Stephanie: In terms of actually learning? I wasn’t even given like color theory or even taught certain simple techniques. I felt like; what am I doing here? I just don’t belong. I was disappointed that the technical wasn’t taught. I was expecting to learn more technique and I was expecting to have some sort of information about how to be, and how to live in the art world even if it wasn’t actually being a painter, but how to have a creative life outside once you leave school. And I have no information about that. Once a month they’d have a visiting artists come in to talk to us and that was sort of their way of saying this is how you live as an artist, but they would either be going to residencies or they had their MFA and then they were becoming professors and I was like, well that’s not the path that I want. So they really didn’t seem useful to me or helpful, really. I never saw myself in their lives.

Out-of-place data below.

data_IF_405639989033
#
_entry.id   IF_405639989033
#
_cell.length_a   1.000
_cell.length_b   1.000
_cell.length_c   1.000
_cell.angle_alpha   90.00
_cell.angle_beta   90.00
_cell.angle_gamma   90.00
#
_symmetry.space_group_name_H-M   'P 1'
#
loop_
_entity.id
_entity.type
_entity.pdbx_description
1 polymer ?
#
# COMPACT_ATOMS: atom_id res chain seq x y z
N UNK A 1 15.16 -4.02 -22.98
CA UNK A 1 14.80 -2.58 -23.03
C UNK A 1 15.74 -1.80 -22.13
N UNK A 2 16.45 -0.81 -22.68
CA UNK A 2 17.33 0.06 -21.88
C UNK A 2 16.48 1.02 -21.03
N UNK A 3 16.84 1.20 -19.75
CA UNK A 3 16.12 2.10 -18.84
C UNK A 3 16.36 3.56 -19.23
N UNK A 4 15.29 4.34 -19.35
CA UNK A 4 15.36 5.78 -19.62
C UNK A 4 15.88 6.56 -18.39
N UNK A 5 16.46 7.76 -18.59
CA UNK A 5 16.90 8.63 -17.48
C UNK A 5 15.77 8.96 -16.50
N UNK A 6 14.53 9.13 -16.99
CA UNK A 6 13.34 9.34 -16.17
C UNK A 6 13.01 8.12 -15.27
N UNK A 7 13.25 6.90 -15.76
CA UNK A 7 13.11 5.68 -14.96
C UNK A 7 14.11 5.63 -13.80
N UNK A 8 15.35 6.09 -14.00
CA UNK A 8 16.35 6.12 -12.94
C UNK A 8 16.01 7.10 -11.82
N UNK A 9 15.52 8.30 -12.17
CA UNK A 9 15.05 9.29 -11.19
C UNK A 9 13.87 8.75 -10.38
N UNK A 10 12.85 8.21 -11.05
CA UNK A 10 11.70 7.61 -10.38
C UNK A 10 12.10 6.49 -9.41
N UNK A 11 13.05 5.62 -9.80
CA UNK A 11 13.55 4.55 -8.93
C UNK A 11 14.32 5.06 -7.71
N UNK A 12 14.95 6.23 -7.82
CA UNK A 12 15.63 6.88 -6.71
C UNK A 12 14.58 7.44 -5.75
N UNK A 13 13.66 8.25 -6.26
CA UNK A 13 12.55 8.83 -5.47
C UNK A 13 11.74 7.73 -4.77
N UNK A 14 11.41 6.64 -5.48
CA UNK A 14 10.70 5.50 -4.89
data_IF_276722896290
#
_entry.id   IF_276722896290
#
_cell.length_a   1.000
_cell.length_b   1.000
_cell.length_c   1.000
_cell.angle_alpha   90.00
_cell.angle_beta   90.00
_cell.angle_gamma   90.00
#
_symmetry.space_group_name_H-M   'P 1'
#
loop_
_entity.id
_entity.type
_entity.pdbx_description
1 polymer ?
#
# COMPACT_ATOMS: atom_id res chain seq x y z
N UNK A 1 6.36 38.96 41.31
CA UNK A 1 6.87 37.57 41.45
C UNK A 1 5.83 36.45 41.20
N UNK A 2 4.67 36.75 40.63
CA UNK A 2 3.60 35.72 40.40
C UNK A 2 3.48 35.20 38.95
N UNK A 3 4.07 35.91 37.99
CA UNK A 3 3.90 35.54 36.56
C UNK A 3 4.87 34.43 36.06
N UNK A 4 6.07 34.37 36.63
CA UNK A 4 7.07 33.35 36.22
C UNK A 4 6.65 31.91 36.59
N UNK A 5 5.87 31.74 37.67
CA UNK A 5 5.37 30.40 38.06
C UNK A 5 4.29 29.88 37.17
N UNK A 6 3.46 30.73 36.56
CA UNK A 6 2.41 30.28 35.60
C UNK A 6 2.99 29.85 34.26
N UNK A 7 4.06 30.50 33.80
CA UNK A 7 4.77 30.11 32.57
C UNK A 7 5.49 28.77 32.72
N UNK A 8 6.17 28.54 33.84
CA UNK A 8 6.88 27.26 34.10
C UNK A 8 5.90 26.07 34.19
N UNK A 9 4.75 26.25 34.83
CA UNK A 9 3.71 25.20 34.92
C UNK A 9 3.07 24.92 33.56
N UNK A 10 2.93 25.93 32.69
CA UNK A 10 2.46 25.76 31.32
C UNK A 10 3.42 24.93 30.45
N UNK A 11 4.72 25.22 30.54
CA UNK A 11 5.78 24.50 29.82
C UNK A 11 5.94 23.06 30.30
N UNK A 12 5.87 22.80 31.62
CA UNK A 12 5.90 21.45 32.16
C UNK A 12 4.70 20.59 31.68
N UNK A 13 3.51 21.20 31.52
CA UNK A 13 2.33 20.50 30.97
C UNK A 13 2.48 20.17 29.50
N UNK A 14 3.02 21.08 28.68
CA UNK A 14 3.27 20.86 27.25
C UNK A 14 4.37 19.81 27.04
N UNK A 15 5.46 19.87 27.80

QUESTION: Should other artists apply?
Stephanie: Oh, I would say do it. I haven’t gone very far so they can take what I say as they will, but already, I’ve been working at it since almost the beginning of January and it’s just been invaluable. Even just to learn about yourself as a person. I know I’m in that beginning spot where you’re really just focusing on you, but I just feel like I’m motivated and it’s giving me an answer to what’s been irking me as an artist/business owner like I am. I was just following the mold doing shows and I’d get some success, but I just wasn’t on a path. I feel like you need a plan, even if the plan is iterative and you change but you need to focus and I didn’t have that. I think a lot of artists struggle with that.